The new year is often a time to take stock of our lives. As we look back over 2020 and look forward to the year to come, most of us will be acutely aware that there are some habits in our lives that we want to keep and other things that we’d love to change. After all, the past twelve months have brought us all a heady mix of things to celebrate and things that have left us reeling, maybe even close to despair.
Some of us desire change on an international, national, or local front. Others of us yearn for change that’s closer to home: a restored relationship, an improvement in health or an opportunity to seek a better job. But, as Christians, it’s likely that we will also be keen to see deep personal change. A life of following Jesus is a life marked by progressive sanctification, and it’s normal to be both excited about that process and acutely aware of areas in our lives where we still have much growing to do.
That’s why, at the start of a new year, many of us will be investing in new books to read, considering new programs to begin, making plans to reinvigorate our prayer life or even making lists of things we’d like to work on in 2021.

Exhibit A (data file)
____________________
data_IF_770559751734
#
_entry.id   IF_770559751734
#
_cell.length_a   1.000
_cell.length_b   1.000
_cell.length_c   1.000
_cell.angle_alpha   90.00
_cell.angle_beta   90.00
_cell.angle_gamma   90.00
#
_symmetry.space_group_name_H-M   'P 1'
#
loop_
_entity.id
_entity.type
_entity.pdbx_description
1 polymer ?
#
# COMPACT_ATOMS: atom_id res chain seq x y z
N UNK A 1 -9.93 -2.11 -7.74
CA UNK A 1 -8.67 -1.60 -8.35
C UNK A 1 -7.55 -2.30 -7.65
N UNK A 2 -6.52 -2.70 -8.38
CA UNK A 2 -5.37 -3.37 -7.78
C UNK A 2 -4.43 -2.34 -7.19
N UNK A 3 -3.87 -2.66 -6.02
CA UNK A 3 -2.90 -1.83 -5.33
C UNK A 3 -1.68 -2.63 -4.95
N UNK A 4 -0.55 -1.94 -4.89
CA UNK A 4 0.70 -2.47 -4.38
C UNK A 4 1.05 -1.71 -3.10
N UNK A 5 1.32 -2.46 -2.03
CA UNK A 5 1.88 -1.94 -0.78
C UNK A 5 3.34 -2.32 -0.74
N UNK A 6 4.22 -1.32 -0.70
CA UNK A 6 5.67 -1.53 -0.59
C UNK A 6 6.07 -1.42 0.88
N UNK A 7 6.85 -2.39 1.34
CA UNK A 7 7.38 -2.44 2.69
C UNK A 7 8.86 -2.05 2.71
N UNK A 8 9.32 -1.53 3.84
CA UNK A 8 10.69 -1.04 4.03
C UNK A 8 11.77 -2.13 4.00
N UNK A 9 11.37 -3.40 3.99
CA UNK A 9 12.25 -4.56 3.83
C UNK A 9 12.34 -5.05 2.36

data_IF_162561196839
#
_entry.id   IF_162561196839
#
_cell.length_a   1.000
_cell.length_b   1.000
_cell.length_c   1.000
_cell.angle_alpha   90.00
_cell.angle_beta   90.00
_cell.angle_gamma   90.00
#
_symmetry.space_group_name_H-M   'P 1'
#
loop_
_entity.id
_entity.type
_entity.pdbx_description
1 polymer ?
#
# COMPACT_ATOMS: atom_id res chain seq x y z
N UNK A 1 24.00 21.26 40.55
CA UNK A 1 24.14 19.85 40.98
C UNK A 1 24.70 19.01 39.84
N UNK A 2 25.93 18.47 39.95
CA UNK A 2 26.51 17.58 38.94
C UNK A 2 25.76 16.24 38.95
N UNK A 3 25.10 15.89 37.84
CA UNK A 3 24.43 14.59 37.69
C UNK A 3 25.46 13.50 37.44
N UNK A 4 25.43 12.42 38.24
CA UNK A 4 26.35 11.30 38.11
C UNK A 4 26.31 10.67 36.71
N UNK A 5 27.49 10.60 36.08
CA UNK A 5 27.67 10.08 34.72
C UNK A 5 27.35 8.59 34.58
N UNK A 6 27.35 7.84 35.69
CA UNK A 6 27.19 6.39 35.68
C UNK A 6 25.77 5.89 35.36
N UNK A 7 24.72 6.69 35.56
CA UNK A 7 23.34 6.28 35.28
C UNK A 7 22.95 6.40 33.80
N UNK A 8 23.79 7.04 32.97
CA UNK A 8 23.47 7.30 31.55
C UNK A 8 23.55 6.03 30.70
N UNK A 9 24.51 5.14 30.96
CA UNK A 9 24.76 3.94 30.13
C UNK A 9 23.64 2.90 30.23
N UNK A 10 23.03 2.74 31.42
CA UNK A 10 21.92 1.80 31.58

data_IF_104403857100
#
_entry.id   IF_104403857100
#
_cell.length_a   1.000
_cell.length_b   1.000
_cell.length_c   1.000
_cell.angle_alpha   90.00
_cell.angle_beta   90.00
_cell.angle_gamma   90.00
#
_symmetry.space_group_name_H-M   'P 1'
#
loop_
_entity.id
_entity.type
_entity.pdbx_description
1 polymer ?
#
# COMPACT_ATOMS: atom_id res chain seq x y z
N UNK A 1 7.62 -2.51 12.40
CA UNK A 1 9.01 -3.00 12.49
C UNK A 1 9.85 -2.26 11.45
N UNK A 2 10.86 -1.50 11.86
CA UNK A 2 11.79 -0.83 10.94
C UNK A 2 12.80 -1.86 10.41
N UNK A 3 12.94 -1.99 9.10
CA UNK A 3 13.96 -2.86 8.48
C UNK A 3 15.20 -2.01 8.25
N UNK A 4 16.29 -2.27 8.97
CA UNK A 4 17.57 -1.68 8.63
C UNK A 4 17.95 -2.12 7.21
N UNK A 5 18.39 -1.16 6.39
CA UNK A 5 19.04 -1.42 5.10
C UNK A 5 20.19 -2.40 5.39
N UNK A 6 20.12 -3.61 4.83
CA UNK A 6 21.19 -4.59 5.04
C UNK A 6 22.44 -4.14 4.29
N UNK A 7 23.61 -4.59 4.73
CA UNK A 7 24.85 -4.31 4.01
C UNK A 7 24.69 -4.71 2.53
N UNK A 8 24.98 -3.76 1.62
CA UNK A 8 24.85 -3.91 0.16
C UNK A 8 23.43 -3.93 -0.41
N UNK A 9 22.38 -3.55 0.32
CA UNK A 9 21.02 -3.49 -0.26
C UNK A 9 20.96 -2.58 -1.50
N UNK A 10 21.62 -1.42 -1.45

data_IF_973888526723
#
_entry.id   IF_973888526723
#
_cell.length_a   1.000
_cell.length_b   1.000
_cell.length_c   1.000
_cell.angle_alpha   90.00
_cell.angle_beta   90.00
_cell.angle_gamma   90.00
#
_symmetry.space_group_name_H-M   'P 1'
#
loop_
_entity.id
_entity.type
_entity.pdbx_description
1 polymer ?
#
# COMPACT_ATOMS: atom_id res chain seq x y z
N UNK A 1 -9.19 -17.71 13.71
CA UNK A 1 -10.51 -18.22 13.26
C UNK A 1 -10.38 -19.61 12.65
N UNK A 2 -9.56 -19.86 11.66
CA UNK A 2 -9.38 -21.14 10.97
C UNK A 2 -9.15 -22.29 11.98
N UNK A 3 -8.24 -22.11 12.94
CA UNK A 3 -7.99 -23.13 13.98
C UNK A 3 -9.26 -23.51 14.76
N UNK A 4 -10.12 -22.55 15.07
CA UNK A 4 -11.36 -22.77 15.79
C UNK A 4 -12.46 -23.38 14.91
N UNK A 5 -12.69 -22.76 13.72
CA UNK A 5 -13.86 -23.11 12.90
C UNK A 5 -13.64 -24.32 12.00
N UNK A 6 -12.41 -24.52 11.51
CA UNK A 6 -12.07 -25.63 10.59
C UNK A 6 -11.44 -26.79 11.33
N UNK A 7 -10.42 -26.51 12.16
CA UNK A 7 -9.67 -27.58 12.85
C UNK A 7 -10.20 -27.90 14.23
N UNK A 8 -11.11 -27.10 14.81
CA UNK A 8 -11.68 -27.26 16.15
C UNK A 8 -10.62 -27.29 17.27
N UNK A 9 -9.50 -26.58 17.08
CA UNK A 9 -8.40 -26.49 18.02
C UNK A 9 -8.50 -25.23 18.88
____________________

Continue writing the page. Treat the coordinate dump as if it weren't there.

Not All Change is Positive Change
But, as we each ponder the ways in which we could do with becoming more like Christ in the coming year, it’s worth asking ourselves what kind of change we’re expecting to see. Because there are some kinds of change that, while alluring, ultimately bear no real fruit.
When we settle for quick behavioral change.
We may not articulate it as such but many of us have a lot of sympathy with the frustrated child who shouted, “God, I want to be patient—make me patient NOW!” Humans, especially humans in the twenty-first century don’t like waiting for things. Deep down, many of us yearn for the kind of change that takes little time but looks good, on the surface at least. Sometimes we can find a technique or a tool that helps us be kinder, more generous, or less jealous for a little while, but attempts at fast change that rely on tools alone are generally based on our own willpower, not grace, and soon they lose steam. Lots of us try the kind of human rules condemned in Colossians 2:20–23 (“Do not handle, Do not taste, Do not touch”) but soon discover that there isn’t a rule in the world that can keep our sinful hearts at bay.